Opponents file appeal against McLean’s Mountain wind approval

LITTLE CURRENT—The Manitoulin Coalition for Safe Energy Alternatives (MCSEA) has announced it has filed an appeal against the Ministry of Environment’s (MOE) Renewable Energy Approval that was granted last month to Northland Power’s (NPI) McLean’s Mountain wind farm project, which gave the project the go-a-head on the 24-unit wind farm.

“The Manitoulin Coalition has applied for a ‘stay of approval’ of the MOE directors’ decision though land clearing for the project and potential construction will continue throughout the Environmental Review Tribunal (ERT) appeal process for this green energy project,” a press release from MCSEA spokesperson Ray Beaudry stated on Monday. “The organization, which advocates for local residents in the project area and elsewhere on Manitoulin, has retained renowned environmental lawyer Eric Gillespie to advise MCSEA.”

The press release also notes that, “MCSEA is filing an appeal of the ruling and we will be calling on Environment Minister Jim Bradley and Energy Minister Chris Bentley to revoke the approval.”

The Expositor contacted the office of Minister Bradley regarding the appeal and received this response. “As the matter may be coming before the minister for his decision on an appeal, it would be inappropriate for him to comment,” said Lyndsay Miller, press secretary with Mr. Bradley’s office.

The Expositor also spoke with McLean’s Mountain wind farm project manager Rick Martin regarding the appeal.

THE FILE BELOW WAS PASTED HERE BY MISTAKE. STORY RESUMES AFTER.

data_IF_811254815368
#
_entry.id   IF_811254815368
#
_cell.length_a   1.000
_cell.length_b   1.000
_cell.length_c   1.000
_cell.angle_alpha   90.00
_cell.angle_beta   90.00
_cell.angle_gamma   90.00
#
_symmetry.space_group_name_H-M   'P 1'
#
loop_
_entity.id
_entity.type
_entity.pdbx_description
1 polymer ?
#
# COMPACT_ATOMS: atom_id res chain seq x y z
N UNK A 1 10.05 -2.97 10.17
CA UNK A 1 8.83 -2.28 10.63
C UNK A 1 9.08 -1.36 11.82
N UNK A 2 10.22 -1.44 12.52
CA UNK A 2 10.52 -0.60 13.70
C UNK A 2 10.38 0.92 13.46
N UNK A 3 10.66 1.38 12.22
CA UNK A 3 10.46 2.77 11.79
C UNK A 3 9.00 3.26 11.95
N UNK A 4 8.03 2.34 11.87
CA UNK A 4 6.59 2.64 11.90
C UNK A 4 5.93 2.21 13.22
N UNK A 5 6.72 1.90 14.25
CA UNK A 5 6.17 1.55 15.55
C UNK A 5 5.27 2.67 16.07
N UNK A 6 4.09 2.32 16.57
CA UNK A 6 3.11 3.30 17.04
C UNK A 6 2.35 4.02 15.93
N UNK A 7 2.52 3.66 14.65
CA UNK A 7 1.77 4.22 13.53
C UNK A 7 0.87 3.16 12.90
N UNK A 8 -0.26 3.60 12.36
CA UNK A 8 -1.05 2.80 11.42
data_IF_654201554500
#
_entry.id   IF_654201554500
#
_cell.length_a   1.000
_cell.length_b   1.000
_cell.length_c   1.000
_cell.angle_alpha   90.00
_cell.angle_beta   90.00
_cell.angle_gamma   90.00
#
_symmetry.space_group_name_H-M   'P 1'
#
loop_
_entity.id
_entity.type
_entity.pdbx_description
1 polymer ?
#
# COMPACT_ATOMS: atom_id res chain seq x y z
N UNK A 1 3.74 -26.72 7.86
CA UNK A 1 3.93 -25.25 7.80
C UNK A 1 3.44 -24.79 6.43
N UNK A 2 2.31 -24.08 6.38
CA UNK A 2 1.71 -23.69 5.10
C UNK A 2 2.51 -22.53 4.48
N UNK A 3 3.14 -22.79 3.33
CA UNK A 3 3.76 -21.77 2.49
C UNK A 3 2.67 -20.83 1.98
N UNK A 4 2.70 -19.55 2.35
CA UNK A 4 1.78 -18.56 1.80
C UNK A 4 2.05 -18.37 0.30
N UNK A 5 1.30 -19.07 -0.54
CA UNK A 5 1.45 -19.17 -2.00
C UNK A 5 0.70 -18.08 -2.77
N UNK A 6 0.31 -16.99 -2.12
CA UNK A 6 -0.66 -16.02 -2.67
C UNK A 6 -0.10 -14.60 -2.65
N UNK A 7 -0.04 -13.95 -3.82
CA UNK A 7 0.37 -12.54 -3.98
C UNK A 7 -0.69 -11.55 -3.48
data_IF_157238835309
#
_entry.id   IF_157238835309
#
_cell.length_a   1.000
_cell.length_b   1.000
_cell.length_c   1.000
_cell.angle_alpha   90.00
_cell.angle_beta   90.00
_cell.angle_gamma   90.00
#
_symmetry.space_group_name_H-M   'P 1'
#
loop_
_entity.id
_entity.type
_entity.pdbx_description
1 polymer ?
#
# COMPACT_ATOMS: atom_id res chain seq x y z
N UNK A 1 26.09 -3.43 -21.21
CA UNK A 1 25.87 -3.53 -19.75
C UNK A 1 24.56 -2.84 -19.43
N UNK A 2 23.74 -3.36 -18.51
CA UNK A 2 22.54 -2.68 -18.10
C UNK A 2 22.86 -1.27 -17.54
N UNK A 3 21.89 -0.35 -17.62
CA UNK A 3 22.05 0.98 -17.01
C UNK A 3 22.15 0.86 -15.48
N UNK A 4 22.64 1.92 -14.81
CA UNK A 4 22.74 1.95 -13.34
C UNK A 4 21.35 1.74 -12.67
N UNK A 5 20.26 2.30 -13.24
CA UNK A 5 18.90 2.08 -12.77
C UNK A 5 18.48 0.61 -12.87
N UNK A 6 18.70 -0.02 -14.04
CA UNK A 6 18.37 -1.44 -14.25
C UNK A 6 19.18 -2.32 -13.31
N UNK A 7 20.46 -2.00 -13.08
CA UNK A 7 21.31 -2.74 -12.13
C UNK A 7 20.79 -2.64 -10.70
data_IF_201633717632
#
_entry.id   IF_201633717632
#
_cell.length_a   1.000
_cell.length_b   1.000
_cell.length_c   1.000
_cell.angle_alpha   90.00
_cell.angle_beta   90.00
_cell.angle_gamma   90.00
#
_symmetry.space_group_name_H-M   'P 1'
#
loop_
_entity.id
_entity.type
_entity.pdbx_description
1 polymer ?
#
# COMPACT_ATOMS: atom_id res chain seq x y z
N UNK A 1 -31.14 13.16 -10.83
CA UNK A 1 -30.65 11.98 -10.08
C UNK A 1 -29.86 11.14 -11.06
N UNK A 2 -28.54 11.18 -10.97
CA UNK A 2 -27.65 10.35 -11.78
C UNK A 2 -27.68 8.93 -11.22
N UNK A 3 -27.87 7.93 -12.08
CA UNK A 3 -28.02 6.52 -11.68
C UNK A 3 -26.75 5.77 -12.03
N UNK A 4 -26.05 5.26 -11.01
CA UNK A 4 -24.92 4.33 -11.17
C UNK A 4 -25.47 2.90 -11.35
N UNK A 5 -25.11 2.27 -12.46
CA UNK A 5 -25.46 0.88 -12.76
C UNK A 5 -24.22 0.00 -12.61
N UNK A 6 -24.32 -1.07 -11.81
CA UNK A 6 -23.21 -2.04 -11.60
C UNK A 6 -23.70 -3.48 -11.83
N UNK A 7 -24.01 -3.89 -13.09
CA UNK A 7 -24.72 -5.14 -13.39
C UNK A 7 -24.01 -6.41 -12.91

“Yes, MCSEA has filed an appeal,” Mr. Martin confirmed. “Since a formal appeal has been launched, all I can comment is that we will be following the process.”

Mr. Martin previously told to The Expositor that the project was prepared to begin tree removal immediately, something that had to be done prior to migrating birds returning to nest in the spring.

As to how the project may be delayed by the appeal, Mr. Martin did not comment.

“The coalition will base its case on recent studies which has shown the potential for serious harm to human health for those residents within 1,400 metres,” explained Mr. Beaudry. “In addition, they will protest several process-related issues related to improper location of potential receptors and land rights of use for non participants in the project.”

“The lack of consultation with members of First Nations communities who have treaty rights to the area are also not recognized by this tribunal,” added Mr. Beaudry.

With an appeal made by MCSEA, the issue will now go towards the ERT who will determine the future of the McLean’s Mountain wind farm project.

Robin Burridge